"These actions together come as close to obliterating an attack as we’ve seen, which is all the more notable because of the likely attackers," Geekwire reported.
December 17, 2020

Tom Bossert, Trump's former national security advisor, wrote in the New York Times yesterday about the ongoing SolarWinds hack:

The magnitude of this ongoing attack is hard to overstate.

The Russians have had access to a considerable number of important and sensitive networks for six to nine months. The Russian S.V.R. will surely have used its access to further exploit and gain administrative control over the networks it considered priority targets. For those targets, the hackers will have long ago moved past their entry point, covered their tracks and gained what experts call “persistent access,” meaning the ability to infiltrate and control networks in a way that is hard to detect or remove.

While the Russians did not have the time to gain complete control over every network they hacked, they most certainly did gain it over hundreds of them. It will take years to know for certain which networks the Russians control and which ones they just occupy.

But Geekwire's Christopher Budd reports the four exhaustive steps taken by Microsoft to mitigate the attack, calling it the "unleashing of the Death Star":

"[...] Finally, today, Wednesday, Dec. 16, Microsoft basically changed its phasers from “stun” to “kill” by changing Windows Defender’s default action for Solorigate from “Alert” to “Quarantine,” a drastic action that could cause systems to crash but will effectively kill the malware when it finds it. This action is important, too, because it gives other security companies license now to follow suit with this drastic step: Microsoft’s size and leadership of its platform give cover to other security companies that they wouldn’t otherwise have.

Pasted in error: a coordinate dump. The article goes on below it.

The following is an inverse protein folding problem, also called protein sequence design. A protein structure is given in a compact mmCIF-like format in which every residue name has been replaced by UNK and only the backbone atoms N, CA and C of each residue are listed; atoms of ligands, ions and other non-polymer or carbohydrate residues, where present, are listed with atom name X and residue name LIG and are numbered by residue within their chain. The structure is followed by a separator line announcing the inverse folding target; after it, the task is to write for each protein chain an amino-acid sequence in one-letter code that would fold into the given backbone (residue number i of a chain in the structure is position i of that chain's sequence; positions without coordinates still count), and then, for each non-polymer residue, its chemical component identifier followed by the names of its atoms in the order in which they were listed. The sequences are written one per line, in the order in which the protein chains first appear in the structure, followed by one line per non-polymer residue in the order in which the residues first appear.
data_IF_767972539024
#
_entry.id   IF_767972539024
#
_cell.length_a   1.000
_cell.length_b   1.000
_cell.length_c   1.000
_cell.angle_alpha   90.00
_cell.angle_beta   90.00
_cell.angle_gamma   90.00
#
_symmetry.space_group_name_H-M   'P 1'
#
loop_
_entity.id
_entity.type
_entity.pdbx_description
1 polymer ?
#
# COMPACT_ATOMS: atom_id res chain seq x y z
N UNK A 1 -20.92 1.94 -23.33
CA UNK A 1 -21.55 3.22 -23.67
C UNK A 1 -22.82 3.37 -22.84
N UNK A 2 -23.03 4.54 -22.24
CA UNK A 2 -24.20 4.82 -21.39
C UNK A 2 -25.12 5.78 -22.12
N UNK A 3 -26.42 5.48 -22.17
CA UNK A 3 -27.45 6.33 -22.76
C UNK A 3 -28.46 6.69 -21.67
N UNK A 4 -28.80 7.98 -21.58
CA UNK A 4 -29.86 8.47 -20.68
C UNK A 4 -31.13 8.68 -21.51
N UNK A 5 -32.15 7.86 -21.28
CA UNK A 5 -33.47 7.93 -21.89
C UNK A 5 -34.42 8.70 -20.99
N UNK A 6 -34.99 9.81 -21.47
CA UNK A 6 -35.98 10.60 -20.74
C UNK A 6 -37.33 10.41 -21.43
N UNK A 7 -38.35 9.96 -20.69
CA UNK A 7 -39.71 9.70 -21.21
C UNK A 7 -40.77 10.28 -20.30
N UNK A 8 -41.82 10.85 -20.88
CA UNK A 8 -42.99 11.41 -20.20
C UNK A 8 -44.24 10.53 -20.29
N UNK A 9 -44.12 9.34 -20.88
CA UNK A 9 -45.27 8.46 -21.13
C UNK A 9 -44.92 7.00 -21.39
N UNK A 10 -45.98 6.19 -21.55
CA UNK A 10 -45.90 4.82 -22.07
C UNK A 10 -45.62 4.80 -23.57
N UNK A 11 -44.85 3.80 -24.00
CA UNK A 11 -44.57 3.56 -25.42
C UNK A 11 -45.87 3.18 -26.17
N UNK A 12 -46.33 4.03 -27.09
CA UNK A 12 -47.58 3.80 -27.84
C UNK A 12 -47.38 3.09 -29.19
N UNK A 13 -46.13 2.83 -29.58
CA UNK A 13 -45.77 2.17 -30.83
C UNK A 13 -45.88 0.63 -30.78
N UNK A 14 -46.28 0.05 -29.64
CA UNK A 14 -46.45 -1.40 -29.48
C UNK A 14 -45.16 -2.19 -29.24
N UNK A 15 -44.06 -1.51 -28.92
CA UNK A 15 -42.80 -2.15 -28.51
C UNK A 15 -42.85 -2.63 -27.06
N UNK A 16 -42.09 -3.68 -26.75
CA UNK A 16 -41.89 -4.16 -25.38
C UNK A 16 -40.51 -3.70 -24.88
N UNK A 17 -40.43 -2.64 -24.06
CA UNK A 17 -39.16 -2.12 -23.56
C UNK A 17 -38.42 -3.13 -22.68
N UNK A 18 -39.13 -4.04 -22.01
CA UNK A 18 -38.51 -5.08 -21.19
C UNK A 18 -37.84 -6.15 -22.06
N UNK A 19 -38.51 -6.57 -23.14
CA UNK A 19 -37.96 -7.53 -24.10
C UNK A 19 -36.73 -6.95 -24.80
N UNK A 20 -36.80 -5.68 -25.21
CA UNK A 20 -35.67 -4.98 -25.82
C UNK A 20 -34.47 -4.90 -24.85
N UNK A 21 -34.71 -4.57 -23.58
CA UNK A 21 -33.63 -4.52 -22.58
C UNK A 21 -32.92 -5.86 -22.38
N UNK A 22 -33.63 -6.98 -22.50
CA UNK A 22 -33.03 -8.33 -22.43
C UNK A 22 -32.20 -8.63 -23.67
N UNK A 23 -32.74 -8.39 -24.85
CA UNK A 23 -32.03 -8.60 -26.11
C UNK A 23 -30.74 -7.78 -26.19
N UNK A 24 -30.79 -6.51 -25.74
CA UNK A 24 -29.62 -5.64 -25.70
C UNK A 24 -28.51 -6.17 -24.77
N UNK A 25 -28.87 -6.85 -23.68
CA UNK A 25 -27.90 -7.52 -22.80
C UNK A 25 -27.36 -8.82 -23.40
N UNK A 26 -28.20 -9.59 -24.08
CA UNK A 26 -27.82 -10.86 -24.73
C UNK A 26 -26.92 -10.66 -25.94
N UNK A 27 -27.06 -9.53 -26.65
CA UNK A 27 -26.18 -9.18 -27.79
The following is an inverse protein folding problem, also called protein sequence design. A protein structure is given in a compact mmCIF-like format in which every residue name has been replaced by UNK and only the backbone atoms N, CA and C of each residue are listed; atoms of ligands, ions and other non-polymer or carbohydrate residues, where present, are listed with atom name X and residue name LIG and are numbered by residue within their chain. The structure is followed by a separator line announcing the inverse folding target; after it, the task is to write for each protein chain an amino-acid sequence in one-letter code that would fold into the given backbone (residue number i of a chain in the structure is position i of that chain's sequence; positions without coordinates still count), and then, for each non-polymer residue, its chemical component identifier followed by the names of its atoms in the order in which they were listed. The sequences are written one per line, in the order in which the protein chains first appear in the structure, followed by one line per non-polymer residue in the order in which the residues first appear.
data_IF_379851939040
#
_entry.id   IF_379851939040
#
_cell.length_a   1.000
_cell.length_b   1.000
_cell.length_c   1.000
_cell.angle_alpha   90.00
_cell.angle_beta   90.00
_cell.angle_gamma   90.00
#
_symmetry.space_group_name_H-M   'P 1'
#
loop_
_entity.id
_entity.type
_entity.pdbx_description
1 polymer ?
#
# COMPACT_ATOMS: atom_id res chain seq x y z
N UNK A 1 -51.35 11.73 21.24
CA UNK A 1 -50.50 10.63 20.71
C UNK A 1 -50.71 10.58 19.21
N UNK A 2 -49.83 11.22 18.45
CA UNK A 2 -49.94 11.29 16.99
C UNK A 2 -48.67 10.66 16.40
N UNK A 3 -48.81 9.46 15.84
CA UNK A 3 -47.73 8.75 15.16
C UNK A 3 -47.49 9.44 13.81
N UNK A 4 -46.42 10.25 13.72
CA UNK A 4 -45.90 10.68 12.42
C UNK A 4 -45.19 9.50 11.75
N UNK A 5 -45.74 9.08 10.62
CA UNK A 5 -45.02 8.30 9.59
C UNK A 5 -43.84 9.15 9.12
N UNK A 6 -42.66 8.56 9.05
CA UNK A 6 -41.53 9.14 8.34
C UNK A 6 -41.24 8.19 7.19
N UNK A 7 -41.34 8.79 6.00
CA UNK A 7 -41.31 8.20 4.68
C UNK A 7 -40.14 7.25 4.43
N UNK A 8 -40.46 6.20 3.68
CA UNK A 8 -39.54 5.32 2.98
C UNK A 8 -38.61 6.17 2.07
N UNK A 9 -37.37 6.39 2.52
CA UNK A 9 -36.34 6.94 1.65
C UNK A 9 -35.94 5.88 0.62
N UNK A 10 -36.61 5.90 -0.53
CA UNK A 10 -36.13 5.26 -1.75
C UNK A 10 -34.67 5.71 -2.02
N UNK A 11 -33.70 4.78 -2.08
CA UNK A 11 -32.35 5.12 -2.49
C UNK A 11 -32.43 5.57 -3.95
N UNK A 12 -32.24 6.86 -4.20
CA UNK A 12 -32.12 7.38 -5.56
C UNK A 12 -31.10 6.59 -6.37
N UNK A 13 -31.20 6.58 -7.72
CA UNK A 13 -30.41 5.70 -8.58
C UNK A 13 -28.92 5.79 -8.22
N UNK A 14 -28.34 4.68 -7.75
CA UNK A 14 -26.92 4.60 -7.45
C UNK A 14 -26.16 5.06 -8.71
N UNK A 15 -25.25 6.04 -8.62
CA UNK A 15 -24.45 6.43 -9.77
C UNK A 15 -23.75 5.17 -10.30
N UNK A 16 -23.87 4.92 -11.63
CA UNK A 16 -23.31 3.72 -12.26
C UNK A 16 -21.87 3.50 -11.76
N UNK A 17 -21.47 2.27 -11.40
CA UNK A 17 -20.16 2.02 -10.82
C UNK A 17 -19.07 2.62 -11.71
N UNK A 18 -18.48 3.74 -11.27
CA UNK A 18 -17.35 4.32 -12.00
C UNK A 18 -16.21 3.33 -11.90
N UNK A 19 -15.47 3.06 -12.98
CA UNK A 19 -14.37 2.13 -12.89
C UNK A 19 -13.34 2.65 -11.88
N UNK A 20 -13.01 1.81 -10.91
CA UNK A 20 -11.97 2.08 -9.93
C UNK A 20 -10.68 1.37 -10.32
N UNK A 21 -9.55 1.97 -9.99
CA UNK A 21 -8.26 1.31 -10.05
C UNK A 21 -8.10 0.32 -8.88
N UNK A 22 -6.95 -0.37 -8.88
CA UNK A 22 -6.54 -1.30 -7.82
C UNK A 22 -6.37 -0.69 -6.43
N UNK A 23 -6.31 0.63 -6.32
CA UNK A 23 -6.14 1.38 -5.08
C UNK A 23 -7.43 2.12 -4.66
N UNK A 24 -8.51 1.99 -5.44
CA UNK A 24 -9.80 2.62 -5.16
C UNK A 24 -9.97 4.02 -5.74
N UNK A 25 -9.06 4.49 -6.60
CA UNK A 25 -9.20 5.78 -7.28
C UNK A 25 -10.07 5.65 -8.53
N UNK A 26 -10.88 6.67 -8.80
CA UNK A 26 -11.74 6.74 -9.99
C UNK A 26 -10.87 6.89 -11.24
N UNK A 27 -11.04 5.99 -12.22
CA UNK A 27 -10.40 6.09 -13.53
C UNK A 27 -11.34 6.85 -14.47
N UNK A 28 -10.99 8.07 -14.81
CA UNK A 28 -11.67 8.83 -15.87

Taken together, these steps amount to Microsoft first neutralizing and then killing the malware while wresting control over the malware’s infrastructure from the attackers. By the end of this week, the attackers will be left with barely a fraction of the systems under their control.

They may still have access to compromised networks through other means: that’s what incident responders are likely working on now. And there’s no undoing whatever they did while the infiltration went unnoticed for months. But still, these actions together come as close to obliterating an attack as we’ve seen, which is all the more notable because of the likely attackers.

Budd reminds us just how much power Microsoft has at its command: control of the Windows OS, their legal team, and its position in the industry. He wrote:

"It has the power to change the world nearly overnight if it wants to. And when it chooses to rain that power on an adversary, it really is the equivalent of the Death Star: able to completely destroy a planet in a single blast."

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